A young man in Ch'i State had a burning lust for gold. One morning, he got up early and went to the marketplace--and as soon as he saw some gold at a moneychanger's stand, he grabbed it and ran. The police caught him, and, quite puzzled, they asked why he committed the theft in plain view of so many people. "When I was taking the gold," the young man explained, "I didn't see anybody at all. I only saw the gold, and nothing but the gold."
The Duke of Pai was obsessed with getting revenge on the men of Cheng who killed his father. One day, he leaned on his horse-prodding stick without realizing that it was upside down. Though blood started dripping from his cheek, he did not even notice what had happened. The men of Cheng heard about the incident and remarked, "He's unaware of his own face. Who knows what else he's unaware of?"
Kung Hu of Lu and Ch'i Ying of Chao were both ill, and got examined by Doctor Pien Ch'iao. The doctor cured them, explaining that he used herbs to cure an external disease, but that they also has an untreated internal disease. He told Kung Hu, "You have strong mental power and make plans copiously, but your willpower is weak and you lack resolve." He then told Ch'i Ying, "Your willpower is strong--but your mental powers are weak, making you narrow-minded and lacking of forethought." He then proceeded to switch their hearts in order to balance the goodness in each individual. This involved making them unconscious by administering a strong potion, and then cutting open their chests, taking out the hearts, placing each heart in the other man's body, and then closing up their chests and sealing them with the use of herbs. When the two men regained consciousness, they looked exactly the same as before. They both returned home--only Kung Hu went to Ch'i Ying's house and vice versa, prompting their wives to end up in court in order to resolve the issue. Doctor Pien Ch'iao was brought in--and upon his explaining the matter, peace was once more restored.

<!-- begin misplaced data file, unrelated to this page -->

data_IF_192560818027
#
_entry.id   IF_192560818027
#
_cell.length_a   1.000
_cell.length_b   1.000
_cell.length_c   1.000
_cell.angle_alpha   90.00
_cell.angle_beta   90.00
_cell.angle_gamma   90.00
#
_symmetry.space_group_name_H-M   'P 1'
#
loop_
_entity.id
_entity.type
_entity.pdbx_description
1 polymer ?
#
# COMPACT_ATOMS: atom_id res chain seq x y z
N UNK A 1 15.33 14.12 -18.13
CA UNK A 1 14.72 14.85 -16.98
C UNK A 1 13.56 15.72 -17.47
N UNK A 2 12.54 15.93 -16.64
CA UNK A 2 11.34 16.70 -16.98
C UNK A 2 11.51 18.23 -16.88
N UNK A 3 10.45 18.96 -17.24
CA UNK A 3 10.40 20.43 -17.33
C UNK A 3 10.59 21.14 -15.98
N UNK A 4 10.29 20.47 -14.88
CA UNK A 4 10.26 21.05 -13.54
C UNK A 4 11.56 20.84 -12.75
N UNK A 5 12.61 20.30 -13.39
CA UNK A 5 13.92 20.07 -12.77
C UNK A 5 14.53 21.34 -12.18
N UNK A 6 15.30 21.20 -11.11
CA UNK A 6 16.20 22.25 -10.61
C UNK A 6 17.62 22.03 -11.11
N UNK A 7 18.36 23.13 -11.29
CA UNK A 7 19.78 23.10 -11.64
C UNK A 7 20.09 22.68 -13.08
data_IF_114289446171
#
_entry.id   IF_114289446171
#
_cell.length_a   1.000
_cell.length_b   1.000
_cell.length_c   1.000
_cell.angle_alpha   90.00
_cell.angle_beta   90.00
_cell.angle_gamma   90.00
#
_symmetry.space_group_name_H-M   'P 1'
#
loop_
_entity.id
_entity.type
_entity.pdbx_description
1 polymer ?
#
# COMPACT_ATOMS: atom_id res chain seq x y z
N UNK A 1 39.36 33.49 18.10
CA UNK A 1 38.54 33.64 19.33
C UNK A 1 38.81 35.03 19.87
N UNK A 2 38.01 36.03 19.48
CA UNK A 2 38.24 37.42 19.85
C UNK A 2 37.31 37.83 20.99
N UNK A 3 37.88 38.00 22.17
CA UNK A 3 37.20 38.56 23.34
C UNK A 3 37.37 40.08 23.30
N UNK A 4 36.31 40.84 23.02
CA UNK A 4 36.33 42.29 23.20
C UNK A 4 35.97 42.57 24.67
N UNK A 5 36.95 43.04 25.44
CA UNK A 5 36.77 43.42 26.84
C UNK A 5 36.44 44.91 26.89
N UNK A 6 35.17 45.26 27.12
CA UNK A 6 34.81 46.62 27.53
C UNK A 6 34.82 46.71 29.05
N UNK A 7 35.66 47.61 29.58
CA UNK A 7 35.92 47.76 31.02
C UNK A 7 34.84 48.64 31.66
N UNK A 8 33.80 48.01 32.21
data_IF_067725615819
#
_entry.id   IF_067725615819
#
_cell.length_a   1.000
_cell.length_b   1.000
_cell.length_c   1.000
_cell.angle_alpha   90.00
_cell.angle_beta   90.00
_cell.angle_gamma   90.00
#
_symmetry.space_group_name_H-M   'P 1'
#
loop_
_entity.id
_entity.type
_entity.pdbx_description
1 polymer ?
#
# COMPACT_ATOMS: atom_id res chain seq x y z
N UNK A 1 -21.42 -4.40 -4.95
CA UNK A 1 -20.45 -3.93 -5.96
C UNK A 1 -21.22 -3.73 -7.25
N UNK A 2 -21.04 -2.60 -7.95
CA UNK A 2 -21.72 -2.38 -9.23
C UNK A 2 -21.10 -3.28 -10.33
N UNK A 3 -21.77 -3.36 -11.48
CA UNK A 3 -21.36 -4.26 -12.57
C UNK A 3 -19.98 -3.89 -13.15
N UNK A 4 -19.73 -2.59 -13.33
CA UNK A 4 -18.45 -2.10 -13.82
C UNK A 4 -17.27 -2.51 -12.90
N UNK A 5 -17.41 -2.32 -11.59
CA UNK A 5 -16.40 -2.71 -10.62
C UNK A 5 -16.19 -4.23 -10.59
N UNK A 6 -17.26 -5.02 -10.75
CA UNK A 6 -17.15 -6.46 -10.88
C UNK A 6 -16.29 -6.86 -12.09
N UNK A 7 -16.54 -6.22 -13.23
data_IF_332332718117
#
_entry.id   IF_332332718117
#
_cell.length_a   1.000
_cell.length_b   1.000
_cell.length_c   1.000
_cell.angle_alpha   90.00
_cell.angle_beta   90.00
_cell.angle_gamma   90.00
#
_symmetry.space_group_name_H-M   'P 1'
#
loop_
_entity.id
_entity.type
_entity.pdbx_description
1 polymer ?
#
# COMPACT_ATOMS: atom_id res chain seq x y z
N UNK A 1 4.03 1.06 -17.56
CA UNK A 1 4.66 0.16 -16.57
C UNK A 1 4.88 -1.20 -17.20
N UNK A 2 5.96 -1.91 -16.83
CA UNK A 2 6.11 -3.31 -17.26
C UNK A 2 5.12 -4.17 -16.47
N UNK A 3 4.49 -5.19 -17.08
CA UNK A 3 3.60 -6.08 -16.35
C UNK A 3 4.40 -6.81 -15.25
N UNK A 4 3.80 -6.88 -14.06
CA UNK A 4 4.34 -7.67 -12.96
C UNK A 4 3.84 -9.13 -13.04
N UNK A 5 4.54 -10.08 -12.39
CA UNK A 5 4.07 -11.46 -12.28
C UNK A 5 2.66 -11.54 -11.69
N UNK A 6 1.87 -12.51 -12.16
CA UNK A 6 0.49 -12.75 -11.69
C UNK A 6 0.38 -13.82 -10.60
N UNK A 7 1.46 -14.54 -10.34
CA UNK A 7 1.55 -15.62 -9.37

The Artificial Man
The craftsman Yen Shih and another man entered the court of King Mu of Chou. The King inquired about the second man, wanting to know who he was. "He is my own creation," was Yen Shih's reply. The King watched in astonishment as the figure walked just like a person, and, under Yen Shih's control, sang and performed a variety of movements.
Later, the man began flirting with the King's concubines, which angered the King so much that he was ready to execute Yen Shih. The latter, in mortal terror, instantly pulled the cyborg to pieces, revealing that it was made of leather, wood, glue and paint. The King examined it, finding a liver, gall, heart, lungs, spleen, kidneys, stomach and intestines, as well as muscles, bones, limbs, and joints, along with skin, teeth, and hair. Everything was expertly crafted. And when the figure was reassembled, he looked the same as before.